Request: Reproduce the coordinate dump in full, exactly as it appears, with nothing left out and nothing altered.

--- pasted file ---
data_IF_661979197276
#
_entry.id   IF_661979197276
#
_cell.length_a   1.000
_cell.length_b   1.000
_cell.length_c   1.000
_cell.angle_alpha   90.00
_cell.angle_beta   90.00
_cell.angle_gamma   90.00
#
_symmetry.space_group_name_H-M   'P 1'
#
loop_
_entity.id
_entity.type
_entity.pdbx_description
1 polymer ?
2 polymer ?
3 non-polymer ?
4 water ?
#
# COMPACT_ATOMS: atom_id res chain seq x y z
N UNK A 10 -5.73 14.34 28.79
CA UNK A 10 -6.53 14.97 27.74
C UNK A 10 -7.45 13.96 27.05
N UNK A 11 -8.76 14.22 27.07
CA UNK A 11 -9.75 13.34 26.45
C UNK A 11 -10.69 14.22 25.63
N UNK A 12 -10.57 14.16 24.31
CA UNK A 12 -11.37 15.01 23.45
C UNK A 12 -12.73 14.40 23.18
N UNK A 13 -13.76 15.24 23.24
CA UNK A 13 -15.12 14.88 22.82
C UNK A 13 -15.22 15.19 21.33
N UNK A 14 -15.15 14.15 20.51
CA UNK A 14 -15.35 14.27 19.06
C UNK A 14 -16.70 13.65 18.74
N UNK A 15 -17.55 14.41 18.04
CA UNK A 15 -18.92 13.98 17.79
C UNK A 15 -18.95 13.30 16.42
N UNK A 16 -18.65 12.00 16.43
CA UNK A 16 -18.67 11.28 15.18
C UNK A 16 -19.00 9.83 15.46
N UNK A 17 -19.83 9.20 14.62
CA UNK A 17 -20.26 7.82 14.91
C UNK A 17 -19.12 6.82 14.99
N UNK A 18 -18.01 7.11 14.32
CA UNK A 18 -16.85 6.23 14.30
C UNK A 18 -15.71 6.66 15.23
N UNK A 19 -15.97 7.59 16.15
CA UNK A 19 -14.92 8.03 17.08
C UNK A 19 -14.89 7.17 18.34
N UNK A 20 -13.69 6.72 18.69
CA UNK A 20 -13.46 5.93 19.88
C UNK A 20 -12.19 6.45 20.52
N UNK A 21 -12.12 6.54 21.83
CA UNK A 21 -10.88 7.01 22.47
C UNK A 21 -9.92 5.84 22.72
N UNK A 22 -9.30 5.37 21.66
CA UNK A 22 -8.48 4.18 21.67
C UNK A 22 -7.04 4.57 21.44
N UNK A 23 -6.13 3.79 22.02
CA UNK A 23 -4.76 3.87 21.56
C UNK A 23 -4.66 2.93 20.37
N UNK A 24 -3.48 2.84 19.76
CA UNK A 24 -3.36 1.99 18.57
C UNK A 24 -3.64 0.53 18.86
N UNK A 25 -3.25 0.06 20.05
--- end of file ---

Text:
data_IF_661979197276
#
_entry.id   IF_661979197276
#
_cell.length_a   1.000
_cell.length_b   1.000
_cell.length_c   1.000
_cell.angle_alpha   90.00
_cell.angle_beta   90.00
_cell.angle_gamma   90.00
#
_symmetry.space_group_name_H-M   'P 1'
#
loop_
_entity.id
_entity.type
_entity.pdbx_description
1 polymer ?
2 polymer ?
3 non-polymer ?
4 water ?
#
# COMPACT_ATOMS: atom_id res chain seq x y z
N UNK A 10 -5.73 14.34 28.79
CA UNK A 10 -6.53 14.97 27.74
C UNK A 10 -7.45 13.96 27.05
N UNK A 11 -8.76 14.22 27.07
CA UNK A 11 -9.75 13.34 26.45
C UNK A 11 -10.69 14.22 25.63
N UNK A 12 -10.57 14.16 24.31
CA UNK A 12 -11.37 15.01 23.45
C UNK A 12 -12.73 14.40 23.18
N UNK A 13 -13.76 15.24 23.24
CA UNK A 13 -15.12 14.88 22.82
C UNK A 13 -15.22 15.19 21.33
N UNK A 14 -15.15 14.15 20.51
CA UNK A 14 -15.35 14.27 19.06
C UNK A 14 -16.70 13.65 18.74
N UNK A 15 -17.55 14.41 18.04
CA UNK A 15 -18.92 13.98 17.79
C UNK A 15 -18.95 13.30 16.42
N UNK A 16 -18.65 12.00 16.43
CA UNK A 16 -18.67 11.28 15.18
C UNK A 16 -19.00 9.83 15.46
N UNK A 17 -19.83 9.20 14.62
CA UNK A 17 -20.26 7.82 14.91
C UNK A 17 -19.12 6.82 14.99
N UNK A 18 -18.01 7.11 14.32
CA UNK A 18 -16.85 6.23 14.30
C UNK A 18 -15.71 6.66 15.23
N UNK A 19 -15.97 7.59 16.15
CA UNK A 19 -14.92 8.03 17.08
C UNK A 19 -14.89 7.17 18.34
N UNK A 20 -13.69 6.72 18.69
CA UNK A 20 -13.46 5.93 19.88
C UNK A 20 -12.19 6.45 20.52
N UNK A 21 -12.12 6.54 21.83
CA UNK A 21 -10.88 7.01 22.47
C UNK A 21 -9.92 5.84 22.72
N UNK A 22 -9.30 5.37 21.66
CA UNK A 22 -8.48 4.18 21.67
C UNK A 22 -7.04 4.57 21.44
N UNK A 23 -6.13 3.79 22.02
CA UNK A 23 -4.76 3.87 21.56
C UNK A 23 -4.66 2.93 20.37
N UNK A 24 -3.48 2.84 19.76
CA UNK A 24 -3.36 1.99 18.57
C UNK A 24 -3.64 0.53 18.86
N UNK A 25 -3.25 0.06 20.05